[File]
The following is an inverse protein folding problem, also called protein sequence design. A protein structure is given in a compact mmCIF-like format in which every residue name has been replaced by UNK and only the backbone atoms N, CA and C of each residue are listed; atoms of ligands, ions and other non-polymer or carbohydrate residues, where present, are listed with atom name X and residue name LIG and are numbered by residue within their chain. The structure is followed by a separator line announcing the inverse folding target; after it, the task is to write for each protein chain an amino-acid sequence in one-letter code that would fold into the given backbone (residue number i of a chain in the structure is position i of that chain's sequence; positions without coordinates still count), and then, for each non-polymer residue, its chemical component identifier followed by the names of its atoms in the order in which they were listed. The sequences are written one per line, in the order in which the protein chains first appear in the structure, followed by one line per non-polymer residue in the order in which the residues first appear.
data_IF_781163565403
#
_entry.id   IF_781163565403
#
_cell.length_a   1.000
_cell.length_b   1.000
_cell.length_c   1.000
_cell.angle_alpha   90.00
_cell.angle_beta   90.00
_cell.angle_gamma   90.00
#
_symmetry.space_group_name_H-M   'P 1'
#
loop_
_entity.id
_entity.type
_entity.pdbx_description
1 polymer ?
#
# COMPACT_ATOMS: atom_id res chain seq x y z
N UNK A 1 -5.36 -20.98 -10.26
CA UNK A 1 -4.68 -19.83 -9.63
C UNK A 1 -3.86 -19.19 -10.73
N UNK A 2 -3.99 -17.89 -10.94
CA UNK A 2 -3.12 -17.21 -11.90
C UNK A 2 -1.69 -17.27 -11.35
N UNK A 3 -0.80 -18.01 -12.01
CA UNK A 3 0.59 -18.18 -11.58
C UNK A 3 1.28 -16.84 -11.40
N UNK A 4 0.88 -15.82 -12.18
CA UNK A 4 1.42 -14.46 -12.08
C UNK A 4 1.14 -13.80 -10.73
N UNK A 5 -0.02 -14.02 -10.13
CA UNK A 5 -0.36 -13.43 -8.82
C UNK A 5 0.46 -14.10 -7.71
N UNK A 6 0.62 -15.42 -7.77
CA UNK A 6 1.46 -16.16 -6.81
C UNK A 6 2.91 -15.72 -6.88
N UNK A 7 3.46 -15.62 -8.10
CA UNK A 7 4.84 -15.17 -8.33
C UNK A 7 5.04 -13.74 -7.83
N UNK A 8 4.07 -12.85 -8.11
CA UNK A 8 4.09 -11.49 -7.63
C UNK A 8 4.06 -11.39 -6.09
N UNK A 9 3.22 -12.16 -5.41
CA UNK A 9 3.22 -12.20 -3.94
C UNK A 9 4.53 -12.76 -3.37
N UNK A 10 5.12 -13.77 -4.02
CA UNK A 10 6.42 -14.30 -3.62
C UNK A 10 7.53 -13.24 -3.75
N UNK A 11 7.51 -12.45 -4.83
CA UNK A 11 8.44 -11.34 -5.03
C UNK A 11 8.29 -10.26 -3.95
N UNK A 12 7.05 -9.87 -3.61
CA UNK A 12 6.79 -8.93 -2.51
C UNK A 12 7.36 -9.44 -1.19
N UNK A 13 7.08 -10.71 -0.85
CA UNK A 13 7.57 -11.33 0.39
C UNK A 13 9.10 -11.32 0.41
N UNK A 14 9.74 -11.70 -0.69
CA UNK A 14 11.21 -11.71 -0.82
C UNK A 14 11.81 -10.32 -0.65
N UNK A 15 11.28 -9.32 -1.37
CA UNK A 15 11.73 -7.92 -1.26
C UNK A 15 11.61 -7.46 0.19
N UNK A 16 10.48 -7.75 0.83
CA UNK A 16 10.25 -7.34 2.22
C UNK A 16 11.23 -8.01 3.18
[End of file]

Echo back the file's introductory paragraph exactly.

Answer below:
The following is an inverse protein folding problem, also called protein sequence design. A protein structure is given in a compact mmCIF-like format in which every residue name has been replaced by UNK and only the backbone atoms N, CA and C of each residue are listed; atoms of ligands, ions and other non-polymer or carbohydrate residues, where present, are listed with atom name X and residue name LIG and are numbered by residue within their chain. The structure is followed by a separator line announcing the inverse folding target; after it, the task is to write for each protein chain an amino-acid sequence in one-letter code that would fold into the given backbone (residue number i of a chain in the structure is position i of that chain's sequence; positions without coordinates still count), and then, for each non-polymer residue, its chemical component identifier followed by the names of its atoms in the order in which they were listed. The sequences are written one per line, in the order in which the protein chains first appear in the structure, followed by one line per non-polymer residue in the order in which the residues first appear.